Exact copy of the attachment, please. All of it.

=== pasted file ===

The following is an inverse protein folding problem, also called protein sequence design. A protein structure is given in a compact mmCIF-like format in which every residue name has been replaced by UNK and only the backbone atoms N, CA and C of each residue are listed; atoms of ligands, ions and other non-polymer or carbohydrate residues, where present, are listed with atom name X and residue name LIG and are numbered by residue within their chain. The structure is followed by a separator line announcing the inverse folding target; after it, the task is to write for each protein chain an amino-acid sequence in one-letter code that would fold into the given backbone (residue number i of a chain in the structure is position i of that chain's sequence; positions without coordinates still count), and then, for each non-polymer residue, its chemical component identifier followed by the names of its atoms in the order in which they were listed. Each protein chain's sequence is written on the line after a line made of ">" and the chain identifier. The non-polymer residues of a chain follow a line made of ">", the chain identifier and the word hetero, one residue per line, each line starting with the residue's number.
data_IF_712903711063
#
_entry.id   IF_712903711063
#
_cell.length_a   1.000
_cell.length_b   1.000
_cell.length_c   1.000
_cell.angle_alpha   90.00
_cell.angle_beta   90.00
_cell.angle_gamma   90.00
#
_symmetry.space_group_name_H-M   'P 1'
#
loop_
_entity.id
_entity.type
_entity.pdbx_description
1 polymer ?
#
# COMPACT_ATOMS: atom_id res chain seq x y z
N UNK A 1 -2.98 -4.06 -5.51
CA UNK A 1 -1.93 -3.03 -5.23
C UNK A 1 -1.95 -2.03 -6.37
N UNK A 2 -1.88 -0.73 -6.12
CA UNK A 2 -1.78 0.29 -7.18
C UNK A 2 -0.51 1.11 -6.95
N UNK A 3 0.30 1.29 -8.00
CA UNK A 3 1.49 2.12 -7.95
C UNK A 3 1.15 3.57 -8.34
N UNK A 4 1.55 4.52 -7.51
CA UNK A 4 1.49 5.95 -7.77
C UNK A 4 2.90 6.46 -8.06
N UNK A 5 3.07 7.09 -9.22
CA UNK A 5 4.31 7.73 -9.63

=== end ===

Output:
The following is an inverse protein folding problem, also called protein sequence design. A protein structure is given in a compact mmCIF-like format in which every residue name has been replaced by UNK and only the backbone atoms N, CA and C of each residue are listed; atoms of ligands, ions and other non-polymer or carbohydrate residues, where present, are listed with atom name X and residue name LIG and are numbered by residue within their chain. The structure is followed by a separator line announcing the inverse folding target; after it, the task is to write for each protein chain an amino-acid sequence in one-letter code that would fold into the given backbone (residue number i of a chain in the structure is position i of that chain's sequence; positions without coordinates still count), and then, for each non-polymer residue, its chemical component identifier followed by the names of its atoms in the order in which they were listed. Each protein chain's sequence is written on the line after a line made of ">" and the chain identifier. The non-polymer residues of a chain follow a line made of ">", the chain identifier and the word hetero, one residue per line, each line starting with the residue's number.
data_IF_712903711063
#
_entry.id   IF_712903711063
#
_cell.length_a   1.000
_cell.length_b   1.000
_cell.length_c   1.000
_cell.angle_alpha   90.00
_cell.angle_beta   90.00
_cell.angle_gamma   90.00
#
_symmetry.space_group_name_H-M   'P 1'
#
loop_
_entity.id
_entity.type
_entity.pdbx_description
1 polymer ?
#
# COMPACT_ATOMS: atom_id res chain seq x y z
N UNK A 1 -2.98 -4.06 -5.51
CA UNK A 1 -1.93 -3.03 -5.23
C UNK A 1 -1.95 -2.03 -6.37
N UNK A 2 -1.88 -0.73 -6.12
CA UNK A 2 -1.78 0.29 -7.18
C UNK A 2 -0.51 1.11 -6.95
N UNK A 3 0.30 1.29 -8.00
CA UNK A 3 1.49 2.12 -7.95
C UNK A 3 1.15 3.57 -8.34
N UNK A 4 1.55 4.52 -7.51
CA UNK A 4 1.49 5.95 -7.77
C UNK A 4 2.90 6.46 -8.06
N UNK A 5 3.07 7.09 -9.22
CA UNK A 5 4.31 7.73 -9.63